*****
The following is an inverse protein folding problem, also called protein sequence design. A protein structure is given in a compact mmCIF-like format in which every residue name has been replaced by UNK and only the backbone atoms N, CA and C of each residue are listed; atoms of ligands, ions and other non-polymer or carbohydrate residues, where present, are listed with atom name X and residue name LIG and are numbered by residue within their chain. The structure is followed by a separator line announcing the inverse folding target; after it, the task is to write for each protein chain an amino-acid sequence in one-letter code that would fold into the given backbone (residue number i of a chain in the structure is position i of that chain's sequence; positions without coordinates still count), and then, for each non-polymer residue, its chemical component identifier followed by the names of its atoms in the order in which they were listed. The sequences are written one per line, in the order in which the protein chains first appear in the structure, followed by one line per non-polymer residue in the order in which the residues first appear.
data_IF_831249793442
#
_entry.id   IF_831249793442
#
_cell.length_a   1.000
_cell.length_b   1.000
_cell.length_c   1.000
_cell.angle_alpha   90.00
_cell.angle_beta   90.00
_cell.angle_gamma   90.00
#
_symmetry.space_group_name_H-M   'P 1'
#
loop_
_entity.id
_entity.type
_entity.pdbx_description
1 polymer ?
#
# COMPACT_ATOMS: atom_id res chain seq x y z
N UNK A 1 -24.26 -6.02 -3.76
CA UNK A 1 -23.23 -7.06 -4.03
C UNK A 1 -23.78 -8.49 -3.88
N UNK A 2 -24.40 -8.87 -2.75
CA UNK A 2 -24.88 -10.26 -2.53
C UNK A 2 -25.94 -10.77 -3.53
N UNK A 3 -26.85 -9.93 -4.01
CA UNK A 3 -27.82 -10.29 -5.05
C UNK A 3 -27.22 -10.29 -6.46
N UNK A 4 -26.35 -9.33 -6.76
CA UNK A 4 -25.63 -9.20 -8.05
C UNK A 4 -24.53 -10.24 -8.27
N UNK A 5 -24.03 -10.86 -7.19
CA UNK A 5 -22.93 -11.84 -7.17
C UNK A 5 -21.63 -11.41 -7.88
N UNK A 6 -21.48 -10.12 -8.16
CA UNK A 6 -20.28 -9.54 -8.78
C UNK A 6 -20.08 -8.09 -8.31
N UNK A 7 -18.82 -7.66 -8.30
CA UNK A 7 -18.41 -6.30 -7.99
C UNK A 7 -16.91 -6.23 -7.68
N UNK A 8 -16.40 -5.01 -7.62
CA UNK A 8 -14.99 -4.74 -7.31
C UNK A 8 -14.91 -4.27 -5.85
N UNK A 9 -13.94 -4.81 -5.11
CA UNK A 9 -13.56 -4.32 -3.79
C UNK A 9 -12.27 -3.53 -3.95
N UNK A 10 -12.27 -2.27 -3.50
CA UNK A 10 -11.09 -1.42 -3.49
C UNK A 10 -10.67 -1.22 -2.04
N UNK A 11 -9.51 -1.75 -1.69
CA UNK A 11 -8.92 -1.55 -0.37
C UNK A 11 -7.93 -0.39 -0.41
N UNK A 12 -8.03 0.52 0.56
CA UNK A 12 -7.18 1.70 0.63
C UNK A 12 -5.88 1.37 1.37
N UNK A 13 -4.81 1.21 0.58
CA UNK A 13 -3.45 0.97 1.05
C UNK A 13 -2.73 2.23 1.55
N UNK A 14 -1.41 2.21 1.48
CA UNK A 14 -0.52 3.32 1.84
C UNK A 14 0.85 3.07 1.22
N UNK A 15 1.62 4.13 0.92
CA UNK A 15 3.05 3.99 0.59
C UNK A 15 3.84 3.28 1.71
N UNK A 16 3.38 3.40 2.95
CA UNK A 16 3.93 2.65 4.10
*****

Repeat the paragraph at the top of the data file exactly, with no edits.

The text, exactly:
The following is an inverse protein folding problem, also called protein sequence design. A protein structure is given in a compact mmCIF-like format in which every residue name has been replaced by UNK and only the backbone atoms N, CA and C of each residue are listed; atoms of ligands, ions and other non-polymer or carbohydrate residues, where present, are listed with atom name X and residue name LIG and are numbered by residue within their chain. The structure is followed by a separator line announcing the inverse folding target; after it, the task is to write for each protein chain an amino-acid sequence in one-letter code that would fold into the given backbone (residue number i of a chain in the structure is position i of that chain's sequence; positions without coordinates still count), and then, for each non-polymer residue, its chemical component identifier followed by the names of its atoms in the order in which they were listed. The sequences are written one per line, in the order in which the protein chains first appear in the structure, followed by one line per non-polymer residue in the order in which the residues first appear.